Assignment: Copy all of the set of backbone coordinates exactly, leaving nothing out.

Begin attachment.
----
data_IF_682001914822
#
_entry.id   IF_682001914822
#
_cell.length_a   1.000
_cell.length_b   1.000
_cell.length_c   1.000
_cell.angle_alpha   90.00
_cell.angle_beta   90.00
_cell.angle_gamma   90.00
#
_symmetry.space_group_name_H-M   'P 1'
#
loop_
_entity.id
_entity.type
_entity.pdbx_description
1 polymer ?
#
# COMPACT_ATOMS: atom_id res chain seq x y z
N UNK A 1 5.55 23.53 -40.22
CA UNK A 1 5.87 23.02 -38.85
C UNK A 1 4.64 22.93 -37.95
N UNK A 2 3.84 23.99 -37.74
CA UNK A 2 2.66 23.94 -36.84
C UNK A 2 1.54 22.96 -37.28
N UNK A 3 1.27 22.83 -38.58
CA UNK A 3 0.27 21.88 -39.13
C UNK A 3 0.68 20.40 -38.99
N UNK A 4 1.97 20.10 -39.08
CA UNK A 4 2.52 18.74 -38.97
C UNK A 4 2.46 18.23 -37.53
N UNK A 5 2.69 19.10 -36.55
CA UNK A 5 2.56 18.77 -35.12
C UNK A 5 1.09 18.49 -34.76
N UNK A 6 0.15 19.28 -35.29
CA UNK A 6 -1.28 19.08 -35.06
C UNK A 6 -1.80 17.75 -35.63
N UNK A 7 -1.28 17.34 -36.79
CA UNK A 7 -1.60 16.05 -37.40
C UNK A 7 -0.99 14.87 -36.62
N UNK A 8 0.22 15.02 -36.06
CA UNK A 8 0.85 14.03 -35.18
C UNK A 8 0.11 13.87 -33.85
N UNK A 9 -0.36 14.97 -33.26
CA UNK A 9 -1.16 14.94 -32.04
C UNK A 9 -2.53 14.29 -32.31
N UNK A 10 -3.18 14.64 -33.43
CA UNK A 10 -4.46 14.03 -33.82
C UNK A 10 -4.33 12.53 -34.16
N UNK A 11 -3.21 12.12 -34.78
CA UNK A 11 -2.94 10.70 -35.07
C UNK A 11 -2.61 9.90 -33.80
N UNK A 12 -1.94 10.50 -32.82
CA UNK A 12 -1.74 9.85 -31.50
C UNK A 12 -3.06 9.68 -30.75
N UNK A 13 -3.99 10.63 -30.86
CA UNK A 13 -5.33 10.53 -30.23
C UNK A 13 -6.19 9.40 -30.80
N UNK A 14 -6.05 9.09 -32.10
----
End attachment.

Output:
data_IF_682001914822
#
_entry.id   IF_682001914822
#
_cell.length_a   1.000
_cell.length_b   1.000
_cell.length_c   1.000
_cell.angle_alpha   90.00
_cell.angle_beta   90.00
_cell.angle_gamma   90.00
#
_symmetry.space_group_name_H-M   'P 1'
#
loop_
_entity.id
_entity.type
_entity.pdbx_description
1 polymer ?
#
# COMPACT_ATOMS: atom_id res chain seq x y z
N UNK A 1 5.55 23.53 -40.22
CA UNK A 1 5.87 23.02 -38.85
C UNK A 1 4.64 22.93 -37.95
N UNK A 2 3.84 23.99 -37.74
CA UNK A 2 2.66 23.94 -36.84
C UNK A 2 1.54 22.96 -37.28
N UNK A 3 1.27 22.83 -38.58
CA UNK A 3 0.27 21.88 -39.13
C UNK A 3 0.68 20.40 -38.99
N UNK A 4 1.97 20.10 -39.08
CA UNK A 4 2.52 18.74 -38.97
C UNK A 4 2.46 18.23 -37.53
N UNK A 5 2.69 19.10 -36.55
CA UNK A 5 2.56 18.77 -35.12
C UNK A 5 1.09 18.49 -34.76
N UNK A 6 0.15 19.28 -35.29
CA UNK A 6 -1.28 19.08 -35.06
C UNK A 6 -1.80 17.75 -35.63
N UNK A 7 -1.28 17.34 -36.79
CA UNK A 7 -1.60 16.05 -37.40
C UNK A 7 -0.99 14.87 -36.62
N UNK A 8 0.22 15.02 -36.06
CA UNK A 8 0.85 14.03 -35.18
C UNK A 8 0.11 13.87 -33.85
N UNK A 9 -0.36 14.97 -33.26
CA UNK A 9 -1.16 14.94 -32.04
C UNK A 9 -2.53 14.29 -32.31
N UNK A 10 -3.18 14.64 -33.43
CA UNK A 10 -4.46 14.03 -33.82
C UNK A 10 -4.33 12.53 -34.16
N UNK A 11 -3.21 12.12 -34.78
CA UNK A 11 -2.94 10.70 -35.07
C UNK A 11 -2.61 9.90 -33.80
N UNK A 12 -1.94 10.50 -32.82
CA UNK A 12 -1.74 9.85 -31.50
C UNK A 12 -3.06 9.68 -30.75
N UNK A 13 -3.99 10.63 -30.86
CA UNK A 13 -5.33 10.53 -30.23
C UNK A 13 -6.19 9.40 -30.80
N UNK A 14 -6.05 9.09 -32.10